Best/cheapest way to get 14-bit adc readings with Teensy (14-bit MIDI)

I'm aiming to build a high resolution (14-bit) MIDI-over-USB controller using a dj crossfader, and am wondering what the best way to get the actual hi-res adc into an Arduino?

I was going to use a Teensy as I've used them plenty before for MIDI-over-USB purposes, but the LC lists a "usable range" of only 12bits, and the regular Teensy lists a usable range of 13bits:
https://www.pjrc.com/teensy/teensyLC.html

Since I'm going to be controlling gain stages in software, I'd want as much resolution as possible, and the difference between 13bits and 14bits is pretty big (8k vs 16k steps).

There are also dedicated 16-bit adcs:

But then that adds another layer of complication/cost/size.

Are there any "native" "true" 14-bit adc Arduino boards? Or can anyone think of, and/or suggest a different approach here?

That $15, 16-bit, 4-channel, I2C ADC breakout board looks like a good match for your needs. Is there some reason NOT to use it?

Not especially, I just didn't know if there was a 'native' 16-bit solution.

Space is a little tight, as I want to fit everything into a little abs enclosure, but this would also let me try to do 16-bit over three MIDI CCs for even more resolution (7 most significant bits, then 7 least significant bits, then 2 even less significant bits). I've never done that, but I wouldn't imagine it's more difficult than just bit shifting the appropriate bits over on the other side (Max/MSP).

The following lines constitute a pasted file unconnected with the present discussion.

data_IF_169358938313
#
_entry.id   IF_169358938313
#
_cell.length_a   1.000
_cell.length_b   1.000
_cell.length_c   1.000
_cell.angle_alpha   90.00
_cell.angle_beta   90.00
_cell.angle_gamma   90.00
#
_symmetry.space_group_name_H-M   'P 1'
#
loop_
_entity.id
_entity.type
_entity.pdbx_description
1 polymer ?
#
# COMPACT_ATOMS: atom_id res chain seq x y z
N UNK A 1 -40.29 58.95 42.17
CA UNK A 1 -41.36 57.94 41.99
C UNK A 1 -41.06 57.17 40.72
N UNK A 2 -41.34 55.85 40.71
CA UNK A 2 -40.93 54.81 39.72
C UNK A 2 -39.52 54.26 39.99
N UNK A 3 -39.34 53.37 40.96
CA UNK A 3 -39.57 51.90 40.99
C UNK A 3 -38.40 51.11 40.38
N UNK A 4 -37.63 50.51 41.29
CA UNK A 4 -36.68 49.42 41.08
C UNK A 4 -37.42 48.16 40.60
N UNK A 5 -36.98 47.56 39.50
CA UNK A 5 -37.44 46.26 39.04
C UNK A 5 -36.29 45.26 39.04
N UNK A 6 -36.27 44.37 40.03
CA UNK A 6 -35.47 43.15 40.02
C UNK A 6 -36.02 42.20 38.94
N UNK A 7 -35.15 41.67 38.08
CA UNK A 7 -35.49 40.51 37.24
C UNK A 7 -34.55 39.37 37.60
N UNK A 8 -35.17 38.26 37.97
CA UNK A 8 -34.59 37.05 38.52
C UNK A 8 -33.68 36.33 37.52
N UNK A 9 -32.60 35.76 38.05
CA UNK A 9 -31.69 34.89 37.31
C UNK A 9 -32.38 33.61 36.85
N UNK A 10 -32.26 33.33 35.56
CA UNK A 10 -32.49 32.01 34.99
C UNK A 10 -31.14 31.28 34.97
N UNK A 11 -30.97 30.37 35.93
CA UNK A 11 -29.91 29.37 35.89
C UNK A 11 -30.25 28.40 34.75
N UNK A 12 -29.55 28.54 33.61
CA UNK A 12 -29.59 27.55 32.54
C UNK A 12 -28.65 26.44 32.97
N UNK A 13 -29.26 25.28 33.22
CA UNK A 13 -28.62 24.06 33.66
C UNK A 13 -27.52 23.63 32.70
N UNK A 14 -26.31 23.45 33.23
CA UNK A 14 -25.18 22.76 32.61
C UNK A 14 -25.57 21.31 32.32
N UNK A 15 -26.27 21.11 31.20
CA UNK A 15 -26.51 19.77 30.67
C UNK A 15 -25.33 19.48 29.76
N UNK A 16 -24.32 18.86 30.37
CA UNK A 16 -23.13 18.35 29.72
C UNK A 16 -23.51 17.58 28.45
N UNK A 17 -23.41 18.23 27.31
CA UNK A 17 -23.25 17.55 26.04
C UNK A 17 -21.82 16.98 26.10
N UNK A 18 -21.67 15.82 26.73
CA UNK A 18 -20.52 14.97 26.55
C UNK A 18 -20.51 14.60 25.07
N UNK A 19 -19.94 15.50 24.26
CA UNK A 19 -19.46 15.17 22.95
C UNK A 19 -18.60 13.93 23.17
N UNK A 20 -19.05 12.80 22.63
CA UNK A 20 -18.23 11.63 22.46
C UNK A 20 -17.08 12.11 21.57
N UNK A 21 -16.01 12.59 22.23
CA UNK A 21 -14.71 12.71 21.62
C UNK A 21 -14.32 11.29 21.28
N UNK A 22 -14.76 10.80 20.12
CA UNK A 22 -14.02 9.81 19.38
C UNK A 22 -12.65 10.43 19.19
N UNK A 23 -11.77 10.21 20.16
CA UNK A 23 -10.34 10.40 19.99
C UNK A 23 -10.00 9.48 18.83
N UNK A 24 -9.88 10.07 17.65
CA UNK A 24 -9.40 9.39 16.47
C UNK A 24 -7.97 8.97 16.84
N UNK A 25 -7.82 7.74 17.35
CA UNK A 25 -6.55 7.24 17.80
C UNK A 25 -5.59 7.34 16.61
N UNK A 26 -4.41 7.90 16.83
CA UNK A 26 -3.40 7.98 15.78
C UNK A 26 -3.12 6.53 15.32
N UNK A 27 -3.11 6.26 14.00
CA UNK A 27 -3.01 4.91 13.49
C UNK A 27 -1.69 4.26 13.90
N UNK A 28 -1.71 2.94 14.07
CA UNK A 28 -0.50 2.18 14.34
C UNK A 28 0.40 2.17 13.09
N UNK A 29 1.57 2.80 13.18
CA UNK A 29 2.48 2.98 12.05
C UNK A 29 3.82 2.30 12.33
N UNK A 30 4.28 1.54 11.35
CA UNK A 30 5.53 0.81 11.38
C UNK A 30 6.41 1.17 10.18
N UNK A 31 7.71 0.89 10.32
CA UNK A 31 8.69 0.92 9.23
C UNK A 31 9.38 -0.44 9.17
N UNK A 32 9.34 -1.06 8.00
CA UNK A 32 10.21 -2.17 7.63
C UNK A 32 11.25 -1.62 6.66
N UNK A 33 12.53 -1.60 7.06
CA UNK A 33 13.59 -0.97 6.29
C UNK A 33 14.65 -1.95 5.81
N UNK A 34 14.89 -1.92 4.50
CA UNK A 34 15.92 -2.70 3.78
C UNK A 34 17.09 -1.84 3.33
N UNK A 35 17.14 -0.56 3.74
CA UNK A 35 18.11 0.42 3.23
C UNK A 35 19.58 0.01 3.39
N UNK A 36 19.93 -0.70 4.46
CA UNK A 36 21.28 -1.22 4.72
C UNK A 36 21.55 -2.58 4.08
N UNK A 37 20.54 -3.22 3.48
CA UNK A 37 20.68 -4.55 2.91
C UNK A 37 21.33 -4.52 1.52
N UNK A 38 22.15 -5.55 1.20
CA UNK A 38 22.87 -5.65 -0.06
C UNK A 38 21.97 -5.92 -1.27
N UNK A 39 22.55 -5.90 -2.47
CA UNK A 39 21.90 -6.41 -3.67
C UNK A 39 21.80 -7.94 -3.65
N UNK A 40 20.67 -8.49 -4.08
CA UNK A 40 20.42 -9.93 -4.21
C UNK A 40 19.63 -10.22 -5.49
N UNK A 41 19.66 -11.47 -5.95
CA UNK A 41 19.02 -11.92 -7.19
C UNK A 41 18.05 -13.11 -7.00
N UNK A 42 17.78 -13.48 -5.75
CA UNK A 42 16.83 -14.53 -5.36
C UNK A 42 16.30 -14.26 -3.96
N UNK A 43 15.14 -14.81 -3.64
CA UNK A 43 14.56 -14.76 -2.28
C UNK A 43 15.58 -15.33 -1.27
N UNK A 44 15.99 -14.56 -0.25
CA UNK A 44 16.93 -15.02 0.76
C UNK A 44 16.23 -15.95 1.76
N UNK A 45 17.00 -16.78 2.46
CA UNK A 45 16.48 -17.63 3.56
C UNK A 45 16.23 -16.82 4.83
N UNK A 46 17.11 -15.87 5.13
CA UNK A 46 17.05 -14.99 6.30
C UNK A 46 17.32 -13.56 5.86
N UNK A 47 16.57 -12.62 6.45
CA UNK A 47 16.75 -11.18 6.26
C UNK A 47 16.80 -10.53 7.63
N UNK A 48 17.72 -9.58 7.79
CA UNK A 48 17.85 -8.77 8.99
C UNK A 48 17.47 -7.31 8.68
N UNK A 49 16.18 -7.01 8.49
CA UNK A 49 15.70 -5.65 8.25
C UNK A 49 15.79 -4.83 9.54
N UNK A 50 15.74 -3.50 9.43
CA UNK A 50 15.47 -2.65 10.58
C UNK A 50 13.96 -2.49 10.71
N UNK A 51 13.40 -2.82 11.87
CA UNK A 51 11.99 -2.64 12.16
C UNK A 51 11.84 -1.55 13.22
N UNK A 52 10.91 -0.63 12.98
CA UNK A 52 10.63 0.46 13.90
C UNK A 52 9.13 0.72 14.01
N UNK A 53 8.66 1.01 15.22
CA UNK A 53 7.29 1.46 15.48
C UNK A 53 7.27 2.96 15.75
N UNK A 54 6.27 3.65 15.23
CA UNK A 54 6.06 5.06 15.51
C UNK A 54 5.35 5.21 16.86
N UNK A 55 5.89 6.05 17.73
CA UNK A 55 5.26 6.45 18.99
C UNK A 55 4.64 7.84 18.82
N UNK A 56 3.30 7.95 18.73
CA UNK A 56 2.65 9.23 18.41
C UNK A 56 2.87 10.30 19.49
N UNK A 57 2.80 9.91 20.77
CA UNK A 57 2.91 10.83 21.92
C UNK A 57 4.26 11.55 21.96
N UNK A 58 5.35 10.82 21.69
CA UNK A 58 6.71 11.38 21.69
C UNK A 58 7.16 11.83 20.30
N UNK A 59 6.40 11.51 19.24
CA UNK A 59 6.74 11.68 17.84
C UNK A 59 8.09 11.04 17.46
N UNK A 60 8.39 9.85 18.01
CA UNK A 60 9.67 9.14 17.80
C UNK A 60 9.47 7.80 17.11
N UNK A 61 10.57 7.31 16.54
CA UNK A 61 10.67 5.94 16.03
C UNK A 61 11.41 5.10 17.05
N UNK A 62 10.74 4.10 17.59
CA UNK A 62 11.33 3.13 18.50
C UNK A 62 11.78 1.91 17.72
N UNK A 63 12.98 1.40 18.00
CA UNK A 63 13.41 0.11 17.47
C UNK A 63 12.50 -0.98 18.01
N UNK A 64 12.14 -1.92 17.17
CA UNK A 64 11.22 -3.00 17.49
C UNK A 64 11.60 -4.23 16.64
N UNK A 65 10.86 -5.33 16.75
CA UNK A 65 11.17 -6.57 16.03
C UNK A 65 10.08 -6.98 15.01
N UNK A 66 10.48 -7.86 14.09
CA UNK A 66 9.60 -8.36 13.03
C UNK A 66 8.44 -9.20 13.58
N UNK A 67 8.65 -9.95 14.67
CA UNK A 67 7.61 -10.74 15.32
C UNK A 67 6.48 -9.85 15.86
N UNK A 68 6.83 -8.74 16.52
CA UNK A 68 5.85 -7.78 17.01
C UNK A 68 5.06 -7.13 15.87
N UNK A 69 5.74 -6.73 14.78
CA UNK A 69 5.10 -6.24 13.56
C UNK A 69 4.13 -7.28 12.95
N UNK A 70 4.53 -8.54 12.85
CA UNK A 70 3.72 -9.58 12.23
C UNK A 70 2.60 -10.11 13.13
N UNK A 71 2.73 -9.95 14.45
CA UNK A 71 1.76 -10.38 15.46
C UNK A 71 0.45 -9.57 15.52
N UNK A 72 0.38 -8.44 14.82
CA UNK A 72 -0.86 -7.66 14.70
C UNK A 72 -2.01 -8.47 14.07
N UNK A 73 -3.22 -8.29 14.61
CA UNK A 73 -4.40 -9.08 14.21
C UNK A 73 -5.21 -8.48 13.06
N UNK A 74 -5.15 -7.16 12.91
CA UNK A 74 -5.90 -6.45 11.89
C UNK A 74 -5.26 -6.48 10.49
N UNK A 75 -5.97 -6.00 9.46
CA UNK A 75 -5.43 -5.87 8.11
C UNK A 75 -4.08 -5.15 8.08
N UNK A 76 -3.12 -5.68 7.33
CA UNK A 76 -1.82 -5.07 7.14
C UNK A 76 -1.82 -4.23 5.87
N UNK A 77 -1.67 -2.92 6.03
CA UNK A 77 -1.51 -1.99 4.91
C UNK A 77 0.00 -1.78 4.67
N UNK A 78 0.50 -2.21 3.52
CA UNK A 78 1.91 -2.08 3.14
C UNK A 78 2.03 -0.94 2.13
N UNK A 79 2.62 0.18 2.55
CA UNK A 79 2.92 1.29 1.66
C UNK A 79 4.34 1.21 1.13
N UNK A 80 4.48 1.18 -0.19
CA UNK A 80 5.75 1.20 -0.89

I'm aiming to build a high resolution (14-bit) MIDI-over-USB controller using a dj crossfader,

You might want to do some experiments (with software) before you build a 14 or 16-bit hardware.... I mean some listening tests to determine how many "steps" you need.

Although you want 16-bit (or 24-bit) audio resolution you don't need 16-bit *volume-*resolution. For example, most digital pots are 8-bit and that's better than you can do with a manual-analog pot.

And, if you feel it's necessary you can add some digital smoothing/filtering between steps.

P.S.
Since you are the programmer you also have the option of making constant-dB steps. For example, with 8-bits and 1/2dB steps you'd have a range of over 100dB.

Normal 16-bit PCM audio is linear, so "one step" at the low-quiet end from 1 to 2 is +6dB. But at the high-loud end, one step from 32,766 to 32,767 is +0.000265dB.

For general purpose stuff, I agree with you, in that the resolution I'm talking about is actually imperceivable. (12 vs 13bit)

But I'm working with audio feedback, and imperceivable changes in volume can have a big impact in a wildly dynamic (feedback) system.

This is the kind of stuff I'm talking about:

Although you can't see it in the video, I'm using an analog volume pedal in the signal path, as that gives me infinite granularity in terms of the gain stages (not that I need infinite steps), whereas MIDI steps would be useless in that regard.

Once I get the numbers in the system, I'd apply some scaling to something more usable (obviously some kind of audio tapering), especially since dj crossfaders are super nonlinear. There's generally a really sharp cutoff at the end, and then it's more or less 'full volume' after that. Since I'd be working in software I can be more nuanced with that non-linearity and have a steep cutoff (with a specific curve applied), then a slower increase over the rest of the range (at another curve), etc...